-G$

John Mackey
(JohnMackey) - F
Best bag for the weight on 10/08/2005 05:51:29 MDT Print View

I really like Gossamer Gear's SleepLight Down Bag. Mine weighs 16.1 ounces. Here is what I like about it:
1. Wide girth of 62 inches at the shoulder. This is similar to Marmot's bags and wider than WM bags (which is what I don't like about WM bags).
2. No down on the bottom of the bag similar to the Ghost (except at foot box), but with full nylon enclosure. I always have trouble keeping my Ghost sealed up tight enough on cold nights to prevent drafts when I turn. The SleepLight solves this problem for me.
3. A hood, which the Ghost lacks.
4. 850+ down filling

I've slept very comfortably in this bag down to about freezing sleeping in my rain gear and with a 1.3 oz balaclava in a TarpTent Virga. My puffy jacket remained as a good pillow. Below freezing would require wearing the puffy jacket. For me, this is the perfect bag from 55 degrees down to freezing.

paul johnson
(pj) - F

Locale: LazyBoy in my Den - miss the forest
Re: Best bag for the weight on 10/08/2005 05:56:25 MDT Print View

John,

good info. how difficult is it to "wriggle" into the bag? how tall are you (this will help me gauge how it might work out for me - "wriggling" into it)? many thanks, p j

John Mackey
(JohnMackey) - F
Best bag for the weight on 10/08/2005 06:38:30 MDT Print View

I really like Gossamer Gear's SleepLight Down Bag. Mine weighs 16.1 ounces. Here is what I like about it:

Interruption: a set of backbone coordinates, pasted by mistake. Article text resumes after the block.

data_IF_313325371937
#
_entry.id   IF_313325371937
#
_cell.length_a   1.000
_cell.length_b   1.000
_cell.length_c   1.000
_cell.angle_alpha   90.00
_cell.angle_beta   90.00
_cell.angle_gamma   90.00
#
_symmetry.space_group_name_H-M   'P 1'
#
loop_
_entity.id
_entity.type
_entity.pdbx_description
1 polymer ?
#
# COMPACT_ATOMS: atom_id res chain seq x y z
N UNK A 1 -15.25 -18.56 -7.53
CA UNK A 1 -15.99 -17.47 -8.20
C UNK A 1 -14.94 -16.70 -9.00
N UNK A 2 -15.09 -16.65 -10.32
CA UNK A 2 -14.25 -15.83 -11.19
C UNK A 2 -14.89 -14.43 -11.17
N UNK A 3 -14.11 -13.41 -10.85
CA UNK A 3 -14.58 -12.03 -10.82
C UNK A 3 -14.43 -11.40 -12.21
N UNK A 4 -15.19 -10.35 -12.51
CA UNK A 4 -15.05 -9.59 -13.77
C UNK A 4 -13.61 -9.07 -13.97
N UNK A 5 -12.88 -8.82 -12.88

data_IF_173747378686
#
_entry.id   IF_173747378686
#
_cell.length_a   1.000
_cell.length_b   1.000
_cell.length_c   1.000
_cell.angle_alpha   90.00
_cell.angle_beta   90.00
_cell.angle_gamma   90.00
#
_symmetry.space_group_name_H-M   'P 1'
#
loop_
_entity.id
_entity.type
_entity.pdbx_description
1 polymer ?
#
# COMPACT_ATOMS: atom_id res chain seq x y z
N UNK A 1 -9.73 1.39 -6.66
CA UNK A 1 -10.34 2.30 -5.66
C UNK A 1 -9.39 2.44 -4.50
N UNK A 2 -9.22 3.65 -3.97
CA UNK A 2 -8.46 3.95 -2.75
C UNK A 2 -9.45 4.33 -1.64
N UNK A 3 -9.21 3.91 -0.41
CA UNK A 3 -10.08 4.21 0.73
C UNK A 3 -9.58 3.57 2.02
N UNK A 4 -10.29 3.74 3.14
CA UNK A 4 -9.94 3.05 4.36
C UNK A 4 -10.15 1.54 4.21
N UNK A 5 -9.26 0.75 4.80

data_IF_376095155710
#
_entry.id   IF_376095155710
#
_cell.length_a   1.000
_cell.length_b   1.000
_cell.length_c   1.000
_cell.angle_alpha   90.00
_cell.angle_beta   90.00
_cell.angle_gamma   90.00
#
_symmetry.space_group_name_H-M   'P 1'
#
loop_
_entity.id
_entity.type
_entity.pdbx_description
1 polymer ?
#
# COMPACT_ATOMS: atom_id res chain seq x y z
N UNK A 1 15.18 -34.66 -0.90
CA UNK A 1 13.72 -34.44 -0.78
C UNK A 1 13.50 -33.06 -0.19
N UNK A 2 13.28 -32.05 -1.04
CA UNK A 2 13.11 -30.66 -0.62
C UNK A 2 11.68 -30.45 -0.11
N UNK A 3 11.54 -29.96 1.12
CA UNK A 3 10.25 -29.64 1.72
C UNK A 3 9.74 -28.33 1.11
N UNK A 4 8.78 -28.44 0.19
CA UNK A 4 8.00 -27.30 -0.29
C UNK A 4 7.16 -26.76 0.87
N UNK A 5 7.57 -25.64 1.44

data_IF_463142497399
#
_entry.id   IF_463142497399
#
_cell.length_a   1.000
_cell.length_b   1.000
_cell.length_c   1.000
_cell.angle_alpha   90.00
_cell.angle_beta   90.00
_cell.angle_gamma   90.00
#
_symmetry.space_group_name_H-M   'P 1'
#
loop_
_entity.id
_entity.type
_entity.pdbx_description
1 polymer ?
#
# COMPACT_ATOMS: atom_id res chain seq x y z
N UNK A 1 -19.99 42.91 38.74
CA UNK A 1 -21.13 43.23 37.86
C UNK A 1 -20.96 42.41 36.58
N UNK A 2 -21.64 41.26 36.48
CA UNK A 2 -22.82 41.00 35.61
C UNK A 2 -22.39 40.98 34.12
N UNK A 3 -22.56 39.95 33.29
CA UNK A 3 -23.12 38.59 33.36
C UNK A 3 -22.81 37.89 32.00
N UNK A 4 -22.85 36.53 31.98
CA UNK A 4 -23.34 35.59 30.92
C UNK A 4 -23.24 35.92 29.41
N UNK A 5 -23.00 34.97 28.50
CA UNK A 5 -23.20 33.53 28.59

1. Wide girth of 62 inches at the shoulder. This is similar to Marmot's bags and wider than WM bags (which is what I don't like about WM bags).
2. No down on the bottom of the bag similar to the Ghost (except at foot box), but with full nylon enclosure. I always have trouble keeping my Ghost sealed up tight enough on cold nights to prevent drafts when I turn. The SleepLight solves this problem for me.
3. A hood, which the Ghost lacks.
4. 850+ down filling

I've slept very comfortably in this bag down to about freezing sleeping in my rain gear and with a 1.3 oz balaclava in a TarpTent Virga. My puffy jacket remained as a good pillow. Below freezing would require wearing the puffy jacket. For me, this is the perfect bag from 55 degrees down to freezing.

John Mackey
(JohnMackey) - F
Re: Re: Best bag for the weight on 10/08/2005 06:42:32 MDT Print View

Hi Paul,

I'm 6'0" and weigh 160 pounds. It isn't difficult for me to wiggle in and out of the bag. Like any other skill you get better with practice. It is easier for me to get in and out of this bag than it is to zip up most sleeping bags in the night and avoid getting the zipper stuck somewhere on the nylon. The lack of a zipper I think lightens the bag slightly and also adds slightly to the warmth of the bag by avoiding loss of heat through the zipper.

paul johnson
(pj) - F

Locale: LazyBoy in my Den - miss the forest
Re: Re: Re: Best bag for the weight on 10/08/2005 06:53:30 MDT Print View

John,

many thanks for the swift reply. the info you provided will help me make a decision. take care, pj

Ryan Faulkner
(ryanf) - F

Locale: Mid atlantic, No. Cal
Re: Re: Re: Re: Best bag for the weight on 10/08/2005 08:57:29 MDT Print View

The sleeplight looks like a nice bag but costs a fortune. If I was going to buy a top bag like this I would look into the Rab quantum top bag. You would probably sleep better at night using a down hood and this bag knowing that you saved $200

Rab Quantum Top:
14.1oz
32*
$208
purchase at mandatorygear.com

Gossamer Gear sleeplight:
16oz
32*
$395
purchase at gossamergear.com

Simalar temperature rating,Rab saves weight,and almost $200. I dont think a hood is worth that. Do you?